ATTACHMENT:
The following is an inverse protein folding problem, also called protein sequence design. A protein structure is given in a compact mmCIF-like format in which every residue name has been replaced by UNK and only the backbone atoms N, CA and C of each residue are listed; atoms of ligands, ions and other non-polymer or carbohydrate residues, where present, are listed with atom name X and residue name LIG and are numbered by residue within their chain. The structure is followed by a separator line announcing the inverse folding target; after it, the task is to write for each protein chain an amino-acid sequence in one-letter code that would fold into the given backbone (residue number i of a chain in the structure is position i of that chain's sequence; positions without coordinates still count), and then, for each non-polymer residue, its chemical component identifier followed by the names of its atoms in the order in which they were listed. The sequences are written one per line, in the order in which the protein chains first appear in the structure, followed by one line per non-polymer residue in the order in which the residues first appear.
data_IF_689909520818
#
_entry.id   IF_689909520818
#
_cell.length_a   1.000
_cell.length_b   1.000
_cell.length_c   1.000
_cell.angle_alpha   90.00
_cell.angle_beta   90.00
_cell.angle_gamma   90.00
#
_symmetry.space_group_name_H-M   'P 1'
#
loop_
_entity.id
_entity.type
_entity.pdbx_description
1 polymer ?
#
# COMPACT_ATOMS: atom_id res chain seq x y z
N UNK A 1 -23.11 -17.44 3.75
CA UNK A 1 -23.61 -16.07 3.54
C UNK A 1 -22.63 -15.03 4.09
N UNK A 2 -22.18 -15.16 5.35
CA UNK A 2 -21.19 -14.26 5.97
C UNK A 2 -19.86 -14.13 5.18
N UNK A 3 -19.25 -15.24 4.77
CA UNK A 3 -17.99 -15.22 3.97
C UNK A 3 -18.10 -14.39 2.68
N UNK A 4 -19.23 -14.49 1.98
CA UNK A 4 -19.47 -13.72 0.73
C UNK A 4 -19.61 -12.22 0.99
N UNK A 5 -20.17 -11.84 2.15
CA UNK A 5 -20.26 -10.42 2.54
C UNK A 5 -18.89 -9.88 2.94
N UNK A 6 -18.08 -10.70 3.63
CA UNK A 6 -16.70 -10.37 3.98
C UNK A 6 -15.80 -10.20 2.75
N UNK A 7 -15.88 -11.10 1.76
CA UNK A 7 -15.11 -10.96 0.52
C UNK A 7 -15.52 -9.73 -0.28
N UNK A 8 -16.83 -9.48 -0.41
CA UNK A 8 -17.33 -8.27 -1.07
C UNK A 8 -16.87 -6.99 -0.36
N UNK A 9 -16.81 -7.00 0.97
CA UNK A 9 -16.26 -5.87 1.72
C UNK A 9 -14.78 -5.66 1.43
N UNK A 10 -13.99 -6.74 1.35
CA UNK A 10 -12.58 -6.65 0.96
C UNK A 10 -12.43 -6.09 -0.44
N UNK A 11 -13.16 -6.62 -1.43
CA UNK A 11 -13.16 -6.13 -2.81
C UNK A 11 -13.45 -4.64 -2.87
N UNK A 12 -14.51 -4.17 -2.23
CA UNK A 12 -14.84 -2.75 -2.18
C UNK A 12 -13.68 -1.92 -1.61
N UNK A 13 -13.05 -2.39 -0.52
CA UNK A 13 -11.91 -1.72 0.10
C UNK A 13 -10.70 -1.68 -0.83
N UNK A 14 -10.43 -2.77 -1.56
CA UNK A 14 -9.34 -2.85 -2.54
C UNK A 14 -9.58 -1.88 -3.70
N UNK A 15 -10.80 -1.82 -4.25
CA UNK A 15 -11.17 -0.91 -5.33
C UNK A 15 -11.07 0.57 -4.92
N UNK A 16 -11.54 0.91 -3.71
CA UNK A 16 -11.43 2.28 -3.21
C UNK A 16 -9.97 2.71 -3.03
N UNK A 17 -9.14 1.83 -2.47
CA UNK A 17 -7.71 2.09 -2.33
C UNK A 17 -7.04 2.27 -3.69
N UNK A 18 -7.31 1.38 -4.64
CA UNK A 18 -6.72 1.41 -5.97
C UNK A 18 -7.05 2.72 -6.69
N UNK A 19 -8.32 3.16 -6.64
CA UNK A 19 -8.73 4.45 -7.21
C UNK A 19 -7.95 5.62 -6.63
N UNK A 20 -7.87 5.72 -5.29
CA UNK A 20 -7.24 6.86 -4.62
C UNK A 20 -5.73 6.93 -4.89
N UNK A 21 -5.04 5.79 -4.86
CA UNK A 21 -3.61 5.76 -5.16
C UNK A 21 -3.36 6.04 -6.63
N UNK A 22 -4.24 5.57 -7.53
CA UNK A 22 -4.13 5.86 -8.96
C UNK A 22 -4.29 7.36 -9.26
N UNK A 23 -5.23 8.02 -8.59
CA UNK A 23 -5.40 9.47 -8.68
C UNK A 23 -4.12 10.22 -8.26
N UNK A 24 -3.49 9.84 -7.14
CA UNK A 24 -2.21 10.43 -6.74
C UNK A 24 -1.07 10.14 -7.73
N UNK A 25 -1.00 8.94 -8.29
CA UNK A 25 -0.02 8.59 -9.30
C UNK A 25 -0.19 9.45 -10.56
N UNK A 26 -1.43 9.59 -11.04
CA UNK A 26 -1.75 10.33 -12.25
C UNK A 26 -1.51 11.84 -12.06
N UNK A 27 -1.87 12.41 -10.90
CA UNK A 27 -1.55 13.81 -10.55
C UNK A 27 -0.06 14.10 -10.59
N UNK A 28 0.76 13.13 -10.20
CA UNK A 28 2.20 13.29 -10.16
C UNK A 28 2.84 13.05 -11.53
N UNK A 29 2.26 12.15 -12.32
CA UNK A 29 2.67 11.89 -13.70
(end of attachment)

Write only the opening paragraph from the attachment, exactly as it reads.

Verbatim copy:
The following is an inverse protein folding problem, also called protein sequence design. A protein structure is given in a compact mmCIF-like format in which every residue name has been replaced by UNK and only the backbone atoms N, CA and C of each residue are listed; atoms of ligands, ions and other non-polymer or carbohydrate residues, where present, are listed with atom name X and residue name LIG and are numbered by residue within their chain. The structure is followed by a separator line announcing the inverse folding target; after it, the task is to write for each protein chain an amino-acid sequence in one-letter code that would fold into the given backbone (residue number i of a chain in the structure is position i of that chain's sequence; positions without coordinates still count), and then, for each non-polymer residue, its chemical component identifier followed by the names of its atoms in the order in which they were listed. The sequences are written one per line, in the order in which the protein chains first appear in the structure, followed by one line per non-polymer residue in the order in which the residues first appear.